New Evidence Baldwin Was Reckless With Gun Before ‘Rust’ Shooting, Prosecutors Say

Alec Baldwin

New evidence indicates Alec Baldwin acted recklessly with a revolver before it fired a live round that killed “Rust” cinematographer Halyna Hutchins in 2021, according to prosecutors preparing for Baldwin’s July manslaughter trial. Prosecutors, in a Monday filing, alleged that images and videos from crew and a set photographer show Baldwin pointing his gun at a crew member and firing a blank round, keeping his finger on the trigger when he shouldn’t have, and engaging in horseplay with the weapon.

Baldwin’s legal team, in a motion to dismiss charges filed on Monday, argued that prosecutors based their case on the unproven hypothesis that the gun functioned properly and couldn’t have fired unless Baldwin pulled the trigger, which the actor denies. The defense claimed the gun had been modified, allowing it to fire without a trigger pull, a central issue in the 17-month-old case.

Hutchins died after “Rust” armorer Hannah Gutierrez mistakenly loaded a live round into Baldwin’s reproduction Colt .45 revolver during filming at a movie-set church near Santa Fe, New Mexico. In March, the court found Gutierrez guilty of involuntary manslaughter and sentenced her in April to 18 months in prison, the same term Baldwin will face if convicted.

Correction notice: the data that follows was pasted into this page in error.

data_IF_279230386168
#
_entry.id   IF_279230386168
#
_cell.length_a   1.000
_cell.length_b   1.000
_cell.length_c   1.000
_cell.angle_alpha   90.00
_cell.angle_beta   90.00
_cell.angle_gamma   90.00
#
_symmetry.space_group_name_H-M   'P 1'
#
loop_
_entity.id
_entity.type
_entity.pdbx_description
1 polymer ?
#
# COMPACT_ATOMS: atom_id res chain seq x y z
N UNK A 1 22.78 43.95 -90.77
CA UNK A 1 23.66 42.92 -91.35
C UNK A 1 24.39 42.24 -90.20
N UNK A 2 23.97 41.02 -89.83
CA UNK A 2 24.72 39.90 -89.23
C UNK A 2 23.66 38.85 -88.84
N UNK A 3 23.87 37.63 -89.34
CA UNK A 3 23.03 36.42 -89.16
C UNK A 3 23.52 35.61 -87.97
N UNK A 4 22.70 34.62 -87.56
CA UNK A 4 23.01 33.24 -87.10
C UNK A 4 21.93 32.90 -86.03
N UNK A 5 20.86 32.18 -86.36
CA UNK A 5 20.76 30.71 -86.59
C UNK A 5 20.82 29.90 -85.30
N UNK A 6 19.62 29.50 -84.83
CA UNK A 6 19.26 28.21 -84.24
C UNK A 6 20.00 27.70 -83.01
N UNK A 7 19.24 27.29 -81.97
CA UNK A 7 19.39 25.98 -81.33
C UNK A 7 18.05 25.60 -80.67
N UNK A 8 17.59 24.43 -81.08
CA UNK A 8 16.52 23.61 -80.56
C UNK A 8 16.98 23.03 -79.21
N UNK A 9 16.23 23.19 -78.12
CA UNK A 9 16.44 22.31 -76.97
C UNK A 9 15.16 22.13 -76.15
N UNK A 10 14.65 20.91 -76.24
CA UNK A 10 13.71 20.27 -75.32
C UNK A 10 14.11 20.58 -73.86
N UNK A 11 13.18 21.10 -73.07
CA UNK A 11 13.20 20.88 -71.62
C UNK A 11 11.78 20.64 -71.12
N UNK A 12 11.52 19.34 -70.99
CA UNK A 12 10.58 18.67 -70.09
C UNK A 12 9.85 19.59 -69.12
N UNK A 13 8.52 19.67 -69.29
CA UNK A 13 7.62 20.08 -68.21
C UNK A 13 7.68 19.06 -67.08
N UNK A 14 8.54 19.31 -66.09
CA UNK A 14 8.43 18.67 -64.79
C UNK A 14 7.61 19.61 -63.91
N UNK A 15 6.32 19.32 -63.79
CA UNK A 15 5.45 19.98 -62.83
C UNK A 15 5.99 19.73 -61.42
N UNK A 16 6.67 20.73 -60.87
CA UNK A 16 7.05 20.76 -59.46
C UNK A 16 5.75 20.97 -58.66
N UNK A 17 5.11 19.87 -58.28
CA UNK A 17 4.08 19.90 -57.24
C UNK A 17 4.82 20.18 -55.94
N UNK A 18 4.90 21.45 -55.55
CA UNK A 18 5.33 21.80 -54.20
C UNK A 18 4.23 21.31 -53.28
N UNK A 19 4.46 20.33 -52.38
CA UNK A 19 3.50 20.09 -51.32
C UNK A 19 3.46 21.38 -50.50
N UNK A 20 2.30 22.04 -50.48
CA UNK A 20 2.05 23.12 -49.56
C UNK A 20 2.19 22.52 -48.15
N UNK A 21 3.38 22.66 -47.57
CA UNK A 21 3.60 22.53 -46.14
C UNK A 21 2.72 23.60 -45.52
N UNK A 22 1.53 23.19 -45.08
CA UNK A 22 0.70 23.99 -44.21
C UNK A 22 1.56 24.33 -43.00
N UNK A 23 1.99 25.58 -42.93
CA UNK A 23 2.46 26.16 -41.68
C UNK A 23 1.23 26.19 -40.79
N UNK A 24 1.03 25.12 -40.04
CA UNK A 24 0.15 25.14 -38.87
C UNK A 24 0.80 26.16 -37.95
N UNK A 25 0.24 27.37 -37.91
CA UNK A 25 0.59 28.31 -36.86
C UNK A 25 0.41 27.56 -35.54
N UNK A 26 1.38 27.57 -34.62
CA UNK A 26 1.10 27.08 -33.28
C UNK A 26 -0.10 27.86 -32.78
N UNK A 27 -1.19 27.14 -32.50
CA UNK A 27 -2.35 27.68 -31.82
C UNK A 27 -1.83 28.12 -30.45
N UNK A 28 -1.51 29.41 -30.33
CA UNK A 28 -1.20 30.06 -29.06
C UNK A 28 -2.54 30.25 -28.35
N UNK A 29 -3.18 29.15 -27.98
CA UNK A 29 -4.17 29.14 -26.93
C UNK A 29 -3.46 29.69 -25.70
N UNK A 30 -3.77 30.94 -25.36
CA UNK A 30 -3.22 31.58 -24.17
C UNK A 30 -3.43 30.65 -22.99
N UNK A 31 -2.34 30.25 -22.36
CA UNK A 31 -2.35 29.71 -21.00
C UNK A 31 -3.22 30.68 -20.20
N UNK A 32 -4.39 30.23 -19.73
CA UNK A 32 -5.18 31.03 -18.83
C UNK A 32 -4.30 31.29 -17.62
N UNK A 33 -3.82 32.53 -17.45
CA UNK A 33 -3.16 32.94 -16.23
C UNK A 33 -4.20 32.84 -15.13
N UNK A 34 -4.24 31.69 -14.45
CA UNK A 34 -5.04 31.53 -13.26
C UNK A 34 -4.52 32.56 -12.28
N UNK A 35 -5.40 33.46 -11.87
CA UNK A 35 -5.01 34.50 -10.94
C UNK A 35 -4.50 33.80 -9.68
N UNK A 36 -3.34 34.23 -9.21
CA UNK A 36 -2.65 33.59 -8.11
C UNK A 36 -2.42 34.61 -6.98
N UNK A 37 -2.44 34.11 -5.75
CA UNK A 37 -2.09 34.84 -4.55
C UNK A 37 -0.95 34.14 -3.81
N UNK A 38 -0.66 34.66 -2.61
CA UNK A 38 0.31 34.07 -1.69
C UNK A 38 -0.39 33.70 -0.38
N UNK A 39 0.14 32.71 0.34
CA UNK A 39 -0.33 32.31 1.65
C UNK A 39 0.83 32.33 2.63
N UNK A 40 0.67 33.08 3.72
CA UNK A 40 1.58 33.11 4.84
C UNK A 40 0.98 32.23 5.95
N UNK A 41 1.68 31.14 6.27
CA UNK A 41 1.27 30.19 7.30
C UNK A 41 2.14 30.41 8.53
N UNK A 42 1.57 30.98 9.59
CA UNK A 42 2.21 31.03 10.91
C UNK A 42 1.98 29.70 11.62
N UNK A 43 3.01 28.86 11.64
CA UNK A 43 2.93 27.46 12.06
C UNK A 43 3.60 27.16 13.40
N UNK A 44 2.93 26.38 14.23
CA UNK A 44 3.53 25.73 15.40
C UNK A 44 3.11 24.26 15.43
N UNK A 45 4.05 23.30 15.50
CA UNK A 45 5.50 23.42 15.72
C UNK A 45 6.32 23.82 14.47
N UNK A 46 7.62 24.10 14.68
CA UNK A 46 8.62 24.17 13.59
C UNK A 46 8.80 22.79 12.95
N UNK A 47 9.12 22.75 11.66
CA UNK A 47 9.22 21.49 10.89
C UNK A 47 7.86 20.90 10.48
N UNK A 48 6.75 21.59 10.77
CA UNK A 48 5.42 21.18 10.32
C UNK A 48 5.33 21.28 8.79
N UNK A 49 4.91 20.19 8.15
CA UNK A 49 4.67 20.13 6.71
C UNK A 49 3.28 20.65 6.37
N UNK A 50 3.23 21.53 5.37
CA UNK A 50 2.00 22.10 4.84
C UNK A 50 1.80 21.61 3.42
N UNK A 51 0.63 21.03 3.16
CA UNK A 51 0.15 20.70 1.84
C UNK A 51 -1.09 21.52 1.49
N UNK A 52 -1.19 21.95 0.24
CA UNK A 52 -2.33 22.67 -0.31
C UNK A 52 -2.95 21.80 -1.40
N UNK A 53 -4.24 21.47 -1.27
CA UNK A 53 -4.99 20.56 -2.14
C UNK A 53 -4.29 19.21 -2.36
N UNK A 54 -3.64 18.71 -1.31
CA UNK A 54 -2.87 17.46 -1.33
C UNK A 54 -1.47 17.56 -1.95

Baldwin, the star of “30 Rock,” claimed he was directed to point the gun toward the camera, cocked it, and it “went off” on its own. Prosecutors Kari Morrissey and Erlinda Johnson intend to present new evidence at the July 9 trial, including an image by set photographer Karen Kuehn taken minutes before a 911 call on the shooting. The photo allegedly shows Baldwin with his finger inside the trigger guard and his thumb on the hammer.

A video clip taken by script supervisor Mamie Mitchell a few hours before the shooting appears to show Baldwin cocking the gun and possibly pulling the trigger, according to prosecutors. In another unspecified video from the day of the shooting, Baldwin allegedly cocks the gun when asked to point it left of the camera, despite not being asked to. Prosecutors claimed there is some evidence he also pulls the trigger of the gun.

Movie industry firearms safety guidelines instruct actors never to put their finger on the trigger until ready to shoot, to treat all firearms as though loaded, and to avoid pointing a gun at anyone unless absolutely necessary, and then only in consultation with a safety expert. Prosecutors noted that some of the video evidence they listed had already been shown at Gutierrez’s March trial.